Fracture Control

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For detailed explanation of Fracture Control, see the EPCRC Fracture Control Code of Practise, via a link to that report at the bottom of the page. This CoP is only available to members of the EPCRC/FFCRC.





Should supply disruption be considered when developing a fracture control plan? E.g. time to repair long fracture in R1 may mean shorter arrest required?

Definitely. There is a subtle hint about this in Table 5.3.2 which specifies required fracture arrest lengths. For R1 the arrest length is "5 pipes unless otherwise justified in the SMS". It is conceivable that propagating fracture in a remote area may have negligible safety consequences but major supply consequences. The required arrest length should be considered through the SMS process by looking at both safety and supply impacts and the implications of time to repair.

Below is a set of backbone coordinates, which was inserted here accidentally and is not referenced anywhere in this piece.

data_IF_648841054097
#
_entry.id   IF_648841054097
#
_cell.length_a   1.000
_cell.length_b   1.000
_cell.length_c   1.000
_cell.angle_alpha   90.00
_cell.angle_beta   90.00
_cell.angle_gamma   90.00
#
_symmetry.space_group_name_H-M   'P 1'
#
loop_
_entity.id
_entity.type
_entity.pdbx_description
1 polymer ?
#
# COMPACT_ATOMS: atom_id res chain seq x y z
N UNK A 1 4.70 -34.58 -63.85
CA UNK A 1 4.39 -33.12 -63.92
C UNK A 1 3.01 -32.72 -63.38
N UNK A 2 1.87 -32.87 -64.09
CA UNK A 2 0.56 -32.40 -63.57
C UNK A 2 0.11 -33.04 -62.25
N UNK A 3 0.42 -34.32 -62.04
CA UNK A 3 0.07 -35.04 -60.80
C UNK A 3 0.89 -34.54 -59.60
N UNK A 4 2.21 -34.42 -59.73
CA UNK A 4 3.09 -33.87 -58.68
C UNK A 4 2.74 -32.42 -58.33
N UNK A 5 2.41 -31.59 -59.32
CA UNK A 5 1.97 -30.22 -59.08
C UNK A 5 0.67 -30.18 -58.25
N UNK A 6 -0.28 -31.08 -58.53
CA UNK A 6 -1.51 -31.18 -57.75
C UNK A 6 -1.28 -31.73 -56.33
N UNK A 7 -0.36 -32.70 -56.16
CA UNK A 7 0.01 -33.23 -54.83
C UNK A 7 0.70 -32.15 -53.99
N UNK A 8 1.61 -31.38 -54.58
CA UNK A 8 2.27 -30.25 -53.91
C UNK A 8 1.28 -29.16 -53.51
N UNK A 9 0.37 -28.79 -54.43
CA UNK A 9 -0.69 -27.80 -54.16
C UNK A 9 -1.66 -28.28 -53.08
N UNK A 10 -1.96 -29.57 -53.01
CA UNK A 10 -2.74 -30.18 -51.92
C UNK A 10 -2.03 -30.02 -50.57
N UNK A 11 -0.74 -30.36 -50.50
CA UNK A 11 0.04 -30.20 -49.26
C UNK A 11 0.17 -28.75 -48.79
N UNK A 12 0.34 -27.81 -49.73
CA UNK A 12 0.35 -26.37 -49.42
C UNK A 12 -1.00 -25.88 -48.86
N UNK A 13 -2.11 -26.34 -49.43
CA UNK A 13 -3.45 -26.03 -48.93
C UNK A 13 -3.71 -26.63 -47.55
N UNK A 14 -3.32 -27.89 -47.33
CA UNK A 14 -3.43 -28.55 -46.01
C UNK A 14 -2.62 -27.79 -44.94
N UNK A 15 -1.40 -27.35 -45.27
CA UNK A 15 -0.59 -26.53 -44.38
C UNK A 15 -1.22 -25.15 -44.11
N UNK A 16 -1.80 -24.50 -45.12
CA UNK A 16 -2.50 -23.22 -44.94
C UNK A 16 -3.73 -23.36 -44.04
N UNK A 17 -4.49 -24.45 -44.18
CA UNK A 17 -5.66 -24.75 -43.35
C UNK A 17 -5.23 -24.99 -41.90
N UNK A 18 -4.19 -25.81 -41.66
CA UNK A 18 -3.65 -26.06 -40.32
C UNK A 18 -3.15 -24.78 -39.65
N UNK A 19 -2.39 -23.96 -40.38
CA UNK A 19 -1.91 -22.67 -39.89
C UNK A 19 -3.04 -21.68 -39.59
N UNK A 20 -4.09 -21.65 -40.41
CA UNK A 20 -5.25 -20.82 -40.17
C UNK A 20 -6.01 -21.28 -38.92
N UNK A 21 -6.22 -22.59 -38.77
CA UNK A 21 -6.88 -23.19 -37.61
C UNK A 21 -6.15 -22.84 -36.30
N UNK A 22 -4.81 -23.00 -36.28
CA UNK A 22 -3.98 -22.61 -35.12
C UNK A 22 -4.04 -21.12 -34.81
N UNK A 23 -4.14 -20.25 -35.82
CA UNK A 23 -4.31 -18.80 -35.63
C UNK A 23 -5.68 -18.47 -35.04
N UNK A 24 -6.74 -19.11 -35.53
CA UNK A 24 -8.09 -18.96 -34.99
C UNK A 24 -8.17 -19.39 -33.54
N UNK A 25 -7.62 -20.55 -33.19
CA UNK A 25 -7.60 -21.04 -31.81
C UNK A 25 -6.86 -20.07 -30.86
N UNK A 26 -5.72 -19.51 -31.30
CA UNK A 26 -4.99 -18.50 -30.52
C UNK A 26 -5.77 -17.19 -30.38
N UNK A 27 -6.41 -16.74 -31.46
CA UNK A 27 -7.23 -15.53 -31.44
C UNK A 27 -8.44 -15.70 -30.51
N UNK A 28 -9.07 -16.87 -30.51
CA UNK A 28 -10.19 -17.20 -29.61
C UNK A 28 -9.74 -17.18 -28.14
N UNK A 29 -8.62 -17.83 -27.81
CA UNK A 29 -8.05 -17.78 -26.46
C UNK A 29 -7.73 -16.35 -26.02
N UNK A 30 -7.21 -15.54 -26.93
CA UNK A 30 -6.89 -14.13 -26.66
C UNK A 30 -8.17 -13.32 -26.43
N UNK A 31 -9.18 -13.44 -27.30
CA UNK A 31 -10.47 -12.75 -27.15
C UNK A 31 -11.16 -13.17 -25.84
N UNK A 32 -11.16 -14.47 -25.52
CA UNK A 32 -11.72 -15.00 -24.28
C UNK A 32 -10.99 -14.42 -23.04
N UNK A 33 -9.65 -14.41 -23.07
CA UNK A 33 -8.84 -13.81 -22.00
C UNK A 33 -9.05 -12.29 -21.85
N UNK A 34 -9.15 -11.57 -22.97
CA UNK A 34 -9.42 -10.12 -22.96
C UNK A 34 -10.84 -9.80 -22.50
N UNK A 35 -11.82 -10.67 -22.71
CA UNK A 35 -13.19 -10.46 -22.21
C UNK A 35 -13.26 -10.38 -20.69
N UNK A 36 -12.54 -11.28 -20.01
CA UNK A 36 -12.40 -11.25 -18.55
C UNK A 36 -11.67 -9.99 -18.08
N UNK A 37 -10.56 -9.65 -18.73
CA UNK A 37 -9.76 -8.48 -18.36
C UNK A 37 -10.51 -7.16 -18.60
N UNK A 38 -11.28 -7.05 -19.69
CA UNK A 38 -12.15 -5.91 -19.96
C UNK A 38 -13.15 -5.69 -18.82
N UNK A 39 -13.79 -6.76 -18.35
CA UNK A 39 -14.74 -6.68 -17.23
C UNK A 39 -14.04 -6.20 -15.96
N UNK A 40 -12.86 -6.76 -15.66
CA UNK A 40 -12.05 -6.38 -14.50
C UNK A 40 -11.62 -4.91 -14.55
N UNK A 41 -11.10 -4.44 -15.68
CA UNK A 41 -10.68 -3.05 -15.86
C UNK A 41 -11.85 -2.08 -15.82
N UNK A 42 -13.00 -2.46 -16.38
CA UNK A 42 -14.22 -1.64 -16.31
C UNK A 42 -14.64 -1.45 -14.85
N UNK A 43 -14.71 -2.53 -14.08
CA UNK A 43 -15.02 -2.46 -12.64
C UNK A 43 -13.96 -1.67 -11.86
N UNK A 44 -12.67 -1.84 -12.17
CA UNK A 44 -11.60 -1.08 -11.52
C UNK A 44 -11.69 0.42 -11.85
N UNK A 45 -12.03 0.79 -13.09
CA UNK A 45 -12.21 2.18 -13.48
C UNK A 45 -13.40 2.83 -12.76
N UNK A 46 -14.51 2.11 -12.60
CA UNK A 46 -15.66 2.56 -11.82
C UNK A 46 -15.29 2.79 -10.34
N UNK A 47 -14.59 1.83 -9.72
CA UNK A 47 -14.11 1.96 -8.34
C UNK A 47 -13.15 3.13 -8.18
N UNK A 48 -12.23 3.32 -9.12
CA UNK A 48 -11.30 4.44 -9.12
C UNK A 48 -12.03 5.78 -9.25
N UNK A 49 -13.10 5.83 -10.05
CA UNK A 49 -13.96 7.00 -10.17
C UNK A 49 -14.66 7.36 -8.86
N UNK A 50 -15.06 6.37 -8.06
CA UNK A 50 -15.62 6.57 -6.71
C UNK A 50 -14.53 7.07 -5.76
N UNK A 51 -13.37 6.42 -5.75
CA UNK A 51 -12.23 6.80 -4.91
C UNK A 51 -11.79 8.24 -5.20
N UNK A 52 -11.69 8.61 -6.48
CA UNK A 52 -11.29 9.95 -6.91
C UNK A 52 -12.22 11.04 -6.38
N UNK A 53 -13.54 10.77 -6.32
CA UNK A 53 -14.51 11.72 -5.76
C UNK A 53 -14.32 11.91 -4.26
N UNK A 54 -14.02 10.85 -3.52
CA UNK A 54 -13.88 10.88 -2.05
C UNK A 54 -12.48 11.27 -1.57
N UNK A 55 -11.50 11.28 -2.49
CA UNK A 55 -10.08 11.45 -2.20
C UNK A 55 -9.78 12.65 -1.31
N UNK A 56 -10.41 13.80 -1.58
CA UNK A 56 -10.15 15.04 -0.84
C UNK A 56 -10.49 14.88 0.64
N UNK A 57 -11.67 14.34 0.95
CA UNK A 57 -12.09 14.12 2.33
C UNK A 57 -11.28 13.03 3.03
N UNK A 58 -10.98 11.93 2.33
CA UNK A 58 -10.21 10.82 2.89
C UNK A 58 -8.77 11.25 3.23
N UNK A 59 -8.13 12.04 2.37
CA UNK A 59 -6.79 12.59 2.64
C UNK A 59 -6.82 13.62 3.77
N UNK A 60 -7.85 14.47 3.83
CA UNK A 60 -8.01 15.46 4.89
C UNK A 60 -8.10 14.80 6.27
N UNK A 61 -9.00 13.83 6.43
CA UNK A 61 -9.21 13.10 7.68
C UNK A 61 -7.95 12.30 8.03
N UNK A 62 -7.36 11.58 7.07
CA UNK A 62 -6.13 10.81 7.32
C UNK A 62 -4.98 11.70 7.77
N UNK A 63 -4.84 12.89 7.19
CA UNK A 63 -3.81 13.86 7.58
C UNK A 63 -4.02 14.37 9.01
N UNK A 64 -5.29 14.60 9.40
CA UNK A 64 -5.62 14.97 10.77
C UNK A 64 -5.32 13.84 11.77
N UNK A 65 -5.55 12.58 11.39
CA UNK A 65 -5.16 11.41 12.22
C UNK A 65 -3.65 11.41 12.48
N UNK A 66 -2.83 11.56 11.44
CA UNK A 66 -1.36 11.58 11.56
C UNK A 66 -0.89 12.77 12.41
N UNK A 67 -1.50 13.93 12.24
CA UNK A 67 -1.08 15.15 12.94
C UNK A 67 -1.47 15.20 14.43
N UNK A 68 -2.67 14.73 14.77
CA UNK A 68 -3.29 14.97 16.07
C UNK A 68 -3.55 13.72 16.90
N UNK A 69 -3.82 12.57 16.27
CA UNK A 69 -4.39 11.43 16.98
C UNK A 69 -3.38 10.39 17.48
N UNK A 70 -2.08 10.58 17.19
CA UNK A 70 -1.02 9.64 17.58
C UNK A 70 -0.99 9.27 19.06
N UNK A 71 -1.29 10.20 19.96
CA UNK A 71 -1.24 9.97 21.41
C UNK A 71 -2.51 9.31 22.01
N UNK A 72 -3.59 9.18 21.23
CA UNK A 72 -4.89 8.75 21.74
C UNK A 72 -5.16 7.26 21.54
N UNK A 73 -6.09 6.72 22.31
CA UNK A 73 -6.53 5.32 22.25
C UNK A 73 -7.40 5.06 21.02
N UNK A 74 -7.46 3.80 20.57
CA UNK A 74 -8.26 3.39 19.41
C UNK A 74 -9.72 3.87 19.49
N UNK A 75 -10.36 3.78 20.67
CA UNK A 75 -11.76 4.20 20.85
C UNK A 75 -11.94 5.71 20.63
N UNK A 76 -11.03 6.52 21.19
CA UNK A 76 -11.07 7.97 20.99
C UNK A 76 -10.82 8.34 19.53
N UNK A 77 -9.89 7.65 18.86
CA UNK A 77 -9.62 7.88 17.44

This is also touched on in Part 3 (as at Feb 2020 in public comment draft) which requires fracture resistance assessment for existing pipelines that do not have a fracture control plan complying with AS 2885.1(2007) or later. A note mentions that in a remote area (no safety consequences) adequate mitigation for long-running fracture may be to ensure there is sufficient stock of spare pipe to allow rapid restoration of supply. (Peter Tuft)